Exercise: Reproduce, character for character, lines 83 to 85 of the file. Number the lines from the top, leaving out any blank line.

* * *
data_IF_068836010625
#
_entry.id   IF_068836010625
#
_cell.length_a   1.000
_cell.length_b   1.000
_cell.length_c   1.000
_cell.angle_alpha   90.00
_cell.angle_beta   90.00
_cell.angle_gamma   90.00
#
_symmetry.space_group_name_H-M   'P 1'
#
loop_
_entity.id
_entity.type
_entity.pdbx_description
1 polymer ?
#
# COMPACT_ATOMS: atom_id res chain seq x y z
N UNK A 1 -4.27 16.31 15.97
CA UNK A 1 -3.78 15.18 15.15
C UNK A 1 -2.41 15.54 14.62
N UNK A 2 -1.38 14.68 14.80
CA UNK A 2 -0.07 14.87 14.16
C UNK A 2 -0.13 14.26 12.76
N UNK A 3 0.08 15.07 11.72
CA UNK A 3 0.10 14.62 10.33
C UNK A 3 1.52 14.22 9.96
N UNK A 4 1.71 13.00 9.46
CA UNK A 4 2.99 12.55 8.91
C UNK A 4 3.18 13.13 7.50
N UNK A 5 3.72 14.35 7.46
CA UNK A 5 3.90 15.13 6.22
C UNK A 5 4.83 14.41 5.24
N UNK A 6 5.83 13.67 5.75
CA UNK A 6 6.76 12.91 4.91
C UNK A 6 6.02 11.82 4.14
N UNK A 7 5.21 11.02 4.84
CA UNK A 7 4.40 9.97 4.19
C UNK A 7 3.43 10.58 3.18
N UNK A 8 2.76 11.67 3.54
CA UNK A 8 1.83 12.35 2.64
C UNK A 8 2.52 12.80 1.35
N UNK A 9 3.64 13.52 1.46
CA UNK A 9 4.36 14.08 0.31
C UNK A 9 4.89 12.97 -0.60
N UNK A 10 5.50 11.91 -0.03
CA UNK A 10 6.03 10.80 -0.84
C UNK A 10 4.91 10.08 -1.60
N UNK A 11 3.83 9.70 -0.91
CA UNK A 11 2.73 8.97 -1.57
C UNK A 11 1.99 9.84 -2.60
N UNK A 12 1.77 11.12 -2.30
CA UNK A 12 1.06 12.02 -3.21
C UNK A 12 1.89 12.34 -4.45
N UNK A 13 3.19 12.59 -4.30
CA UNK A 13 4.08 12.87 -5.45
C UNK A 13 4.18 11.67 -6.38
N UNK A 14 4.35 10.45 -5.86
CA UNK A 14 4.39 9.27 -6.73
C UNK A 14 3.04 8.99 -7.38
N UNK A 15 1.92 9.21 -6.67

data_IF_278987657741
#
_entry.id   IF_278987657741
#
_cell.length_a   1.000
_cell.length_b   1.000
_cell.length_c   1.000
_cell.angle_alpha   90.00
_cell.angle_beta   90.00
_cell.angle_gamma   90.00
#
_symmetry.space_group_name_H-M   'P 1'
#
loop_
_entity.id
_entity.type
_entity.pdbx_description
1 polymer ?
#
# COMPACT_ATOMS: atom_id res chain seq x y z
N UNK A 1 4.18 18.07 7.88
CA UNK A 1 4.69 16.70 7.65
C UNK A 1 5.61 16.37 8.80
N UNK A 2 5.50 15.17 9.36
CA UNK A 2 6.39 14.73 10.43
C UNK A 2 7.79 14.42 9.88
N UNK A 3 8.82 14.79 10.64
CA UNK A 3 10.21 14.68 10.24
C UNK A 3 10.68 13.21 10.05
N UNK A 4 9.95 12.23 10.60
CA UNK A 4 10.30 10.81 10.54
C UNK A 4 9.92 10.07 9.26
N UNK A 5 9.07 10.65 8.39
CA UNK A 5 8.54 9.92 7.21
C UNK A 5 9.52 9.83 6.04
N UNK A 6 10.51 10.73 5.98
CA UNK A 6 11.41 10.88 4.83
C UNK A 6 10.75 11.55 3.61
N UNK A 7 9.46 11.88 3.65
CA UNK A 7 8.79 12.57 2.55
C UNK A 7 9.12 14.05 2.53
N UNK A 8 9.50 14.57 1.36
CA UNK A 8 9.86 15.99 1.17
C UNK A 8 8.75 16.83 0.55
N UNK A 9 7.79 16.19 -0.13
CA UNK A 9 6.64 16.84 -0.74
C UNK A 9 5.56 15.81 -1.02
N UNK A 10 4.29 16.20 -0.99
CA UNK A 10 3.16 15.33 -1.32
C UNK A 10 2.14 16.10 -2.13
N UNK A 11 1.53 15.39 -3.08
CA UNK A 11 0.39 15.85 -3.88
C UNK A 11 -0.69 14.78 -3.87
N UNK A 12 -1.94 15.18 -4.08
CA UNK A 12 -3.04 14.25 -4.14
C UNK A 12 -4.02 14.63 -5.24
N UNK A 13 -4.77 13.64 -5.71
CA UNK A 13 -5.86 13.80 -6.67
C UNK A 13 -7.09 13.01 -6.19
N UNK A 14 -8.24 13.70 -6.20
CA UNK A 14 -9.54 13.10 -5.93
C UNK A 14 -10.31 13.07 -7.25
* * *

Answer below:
# COMPACT_ATOMS: atom_id res chain seq x y z
N UNK A 1 4.18 18.07 7.88
CA UNK A 1 4.69 16.70 7.65